Tofurky and New Year’s Resolutions?
This past holiday season, I tried the (slightly infamous) food that is Tofurky. I had never tried it before, but I’d heard many people joke about it − perhaps because the name sounds slightly unappealing. In any case, I didn’t find it all that bad. I mean, it’s definitely not going to become my new favourite food, or even my favourite meat-substitute, but at least I can finally say I’ve tried it, after being a vegetarian for many years.
Originally, I decided to become a vegetarian after learning about factory farming practices. One of the most striking examples for me has been the way chickens are kept on these farms ─ in cages so small that when they move, their feathers are rubbed off against the cage bars so that by the time they die, they are nearly bald. Personally, I disagree with the lives of animals being used in an assembly-line style production scheme whose primary concerns are speed and profit, rather than care for the animals.
Another important reason for my becoming a vegetarian is that it greatly helps reduce our carbon footprint ─ clearly an important factor in the face of global warming. Agriculture is a major producer of greenhouse emissions, particularly animal agriculture given the methane animals produce through their manure. Becoming vegetarian has reduced my carbon footprint by up to a third, compared to an average meat eater’s diet.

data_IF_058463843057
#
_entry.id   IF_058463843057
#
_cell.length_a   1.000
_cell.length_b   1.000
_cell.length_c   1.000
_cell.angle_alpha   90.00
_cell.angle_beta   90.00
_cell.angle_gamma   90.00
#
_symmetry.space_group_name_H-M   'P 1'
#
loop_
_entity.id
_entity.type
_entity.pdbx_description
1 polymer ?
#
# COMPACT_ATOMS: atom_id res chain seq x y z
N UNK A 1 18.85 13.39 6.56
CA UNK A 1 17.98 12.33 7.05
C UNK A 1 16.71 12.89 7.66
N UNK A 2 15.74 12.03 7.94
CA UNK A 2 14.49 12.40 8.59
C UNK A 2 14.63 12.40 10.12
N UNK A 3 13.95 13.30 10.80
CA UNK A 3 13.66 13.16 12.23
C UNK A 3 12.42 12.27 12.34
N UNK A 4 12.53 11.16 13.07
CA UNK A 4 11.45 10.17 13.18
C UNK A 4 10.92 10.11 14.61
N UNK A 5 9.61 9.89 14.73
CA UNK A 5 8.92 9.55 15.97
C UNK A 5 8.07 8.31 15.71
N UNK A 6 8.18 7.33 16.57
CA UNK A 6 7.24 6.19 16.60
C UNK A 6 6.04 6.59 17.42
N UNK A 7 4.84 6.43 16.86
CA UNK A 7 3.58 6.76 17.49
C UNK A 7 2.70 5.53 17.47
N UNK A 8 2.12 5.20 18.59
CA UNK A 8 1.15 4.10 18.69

So, if you are one for making New Year's resolutions, perhaps consider eating a more plant-based diet. Even if you don't want to become vegetarian, or don't feel ready to make such a big change, simply try reducing the amount of meat you eat by choosing one or two days a week to not eat meat. If that stills seems like a tall order, simly try reducing the amount of beef you eat, as its production results in the most greenhouse emissions out of all types of meat.
Consider it your daily food for thought: what we eat ─ and many other things we do every day ─ can have a positively impact the environment and help prevent the effects of global warming. One final suggestion that doesn’t require changing the foods you eat, per se, is to avoid buying foods that come in excessive packaging. For example, buy a larger glass bottle of juice, rather than small and individually wrapped juice boxes; or use reusable containers and water bottles to reduce the overall amount of garbage you are producing. I’ve even started bringing my own utensils to the cafeteria that I can wash, instead of using and throwing out the plastic ones they provide. So as the new year begins, consider making some changes to your daily routine because if everyone commits to making small changes, together, we can truly make a difference.